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The BBC's Nick Bryant in Arusha
"President Clinton expressed deep disappointment"
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International Crisis' Aidan Hartley in Bujumbura
"This is.. just one step in a process"
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Africa analyst, Steve Morrison
"It all depends on whether these spoilers resort to terrorism"
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Tuesday, 29 August, 2000, 18:29 GMT 19:29 UK
Two Tutsi parties sign Burundi peace
Mandela and Clinton
Mr Clinton was on hand to give his seal of approval
Two more ethnic Tutsi parties have added their signatures to the interim peace agreement for Burundi signed in Tanzania on Monday in the presence of regional and international leaders.

The AV-Intwari and PRP signed the deal after Nelson Mandela condemned representatives of the Tutsi minority in Burundi for dashing hopes of settling the country's seven-year old civil war.

Another group, mainly the Tutsi minority... wanted to reopen almost everything... sabotaging the agreement

Nelson Mandela
Six hardline Tutsi groups refused to sign the peace accord on Monday that had been hammered out by the former South African president in Arusha, Tanzania.

"They wanted to reopen almost everything... sabotaging the agreement," Mr Mandela said in a fiery speech.

All seven Hutu parties involved in the Arusha talks signed, but not the two main Hutu rebel groups.

However, one of them (the FDD) has said it supports the accord.

President Bill Clinton, who joined several regional heads of state to witness the signing, said it would have been better if they had signed up to a deal now rather than wait for more people to be killed.

Pierre Buyoya
President Buyoya was one of the signatories
Instead a scaled-down version of the deal was signed by Burundian President Buyoya and 13 of the 19 warring parties.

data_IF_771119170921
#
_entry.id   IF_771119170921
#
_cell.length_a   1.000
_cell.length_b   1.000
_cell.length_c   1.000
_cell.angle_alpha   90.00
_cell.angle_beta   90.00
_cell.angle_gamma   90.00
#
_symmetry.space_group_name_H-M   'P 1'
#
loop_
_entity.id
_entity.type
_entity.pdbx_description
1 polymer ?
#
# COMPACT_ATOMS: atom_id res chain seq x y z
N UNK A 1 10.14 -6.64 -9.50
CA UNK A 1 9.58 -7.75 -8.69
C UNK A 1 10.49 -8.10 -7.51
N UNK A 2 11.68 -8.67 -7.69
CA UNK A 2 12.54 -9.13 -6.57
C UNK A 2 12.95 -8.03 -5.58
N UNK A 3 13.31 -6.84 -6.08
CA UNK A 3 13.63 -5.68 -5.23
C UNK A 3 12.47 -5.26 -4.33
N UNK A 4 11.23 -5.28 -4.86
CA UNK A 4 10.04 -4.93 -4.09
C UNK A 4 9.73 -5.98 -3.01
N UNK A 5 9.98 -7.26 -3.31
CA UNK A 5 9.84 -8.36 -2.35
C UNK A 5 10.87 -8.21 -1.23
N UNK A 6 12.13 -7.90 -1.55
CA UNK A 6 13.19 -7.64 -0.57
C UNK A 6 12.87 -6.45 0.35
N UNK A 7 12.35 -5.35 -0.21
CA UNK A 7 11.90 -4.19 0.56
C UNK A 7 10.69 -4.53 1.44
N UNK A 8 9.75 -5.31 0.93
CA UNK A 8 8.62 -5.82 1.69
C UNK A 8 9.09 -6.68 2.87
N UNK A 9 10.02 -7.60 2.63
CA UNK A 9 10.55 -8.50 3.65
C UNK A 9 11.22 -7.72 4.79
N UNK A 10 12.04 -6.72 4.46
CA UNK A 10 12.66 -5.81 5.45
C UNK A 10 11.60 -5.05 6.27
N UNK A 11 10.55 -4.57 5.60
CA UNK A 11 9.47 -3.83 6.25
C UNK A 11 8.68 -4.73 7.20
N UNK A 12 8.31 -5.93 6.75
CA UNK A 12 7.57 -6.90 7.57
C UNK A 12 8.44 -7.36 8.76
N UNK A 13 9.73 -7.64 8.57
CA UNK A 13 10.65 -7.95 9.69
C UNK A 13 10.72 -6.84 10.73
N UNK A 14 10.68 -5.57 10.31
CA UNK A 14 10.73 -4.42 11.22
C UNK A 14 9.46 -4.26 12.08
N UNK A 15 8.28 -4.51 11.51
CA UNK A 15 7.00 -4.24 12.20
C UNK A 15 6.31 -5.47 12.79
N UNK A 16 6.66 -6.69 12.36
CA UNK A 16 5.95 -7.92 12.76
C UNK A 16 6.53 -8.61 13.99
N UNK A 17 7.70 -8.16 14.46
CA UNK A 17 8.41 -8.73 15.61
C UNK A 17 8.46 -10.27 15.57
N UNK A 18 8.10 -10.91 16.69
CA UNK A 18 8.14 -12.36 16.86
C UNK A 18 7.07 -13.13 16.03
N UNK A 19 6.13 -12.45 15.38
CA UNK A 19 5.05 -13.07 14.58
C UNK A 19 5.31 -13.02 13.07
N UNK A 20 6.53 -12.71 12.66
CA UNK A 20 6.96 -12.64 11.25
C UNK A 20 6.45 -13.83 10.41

Tutsis blamed

Mr Mandela, the chief mediator in the peace talks, said some groups were promoting their own self-interest rather than doing what was right for the people of Burundi.

"Some of those leaders are men of honour, they are going to sign today," Mr Mandela said at the signing ceremony.

"Another group, mainly the Tutsi minority which represents 14% of the population, forgot about the agreement," he said.

I hope you will go home to Burundi not as prisoners of the past but builders of the future

President Clinton
US President Bill Clinton arrived in Arusha on Monday, supposedly to lend his weight to the planned deal between the Tutsi-dominated Burundi Government and Hutu rebels.

The seven-year conflict between Hutus and Tutsis in Burundi has claimed an estimated 200,000 lives.

"I do think it is absolutely certain that if you let this moment slip away it will dig the well of bitterness deeper and pile the mountain of grievances higher," Mr Clinton told the delegates.

"I hope you will go home to Burundi not as prisoners of the past but builders of the future."

The comprehensive accord

Correspondents say that the redrafted Burundian peace document provides only a framework for an eventual deal.

Burundi Tanzania Arusha map
The original plan was intended to provide for:

  • A power-sharing government
  • Equal representation for Hutus and Tutsis in the army

Many Tutsis, who dominate politics and the military despite being in the minority of Burundi's population, are concerned that a democratic solution would lead to Hutu domination.

Heads of state who arrived in Arusha were kept waiting in the hall as frantic last-minute negotiations continued into Monday afternoon.

The presidents of Tanzania, Uganda and Rwanda were among the dignitaries present.

Among the points of disagreement are who will lead the country during a transitional period and exactly when a ceasefire would come into effect.

More fighting around the Burundian capital, Bujumbura, was reported as recently as Monday.

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See also:

25 Aug 00 | Africa
Arusha: No magic formula
25 Aug 00 | Africa
Burundi's deadly deadlock
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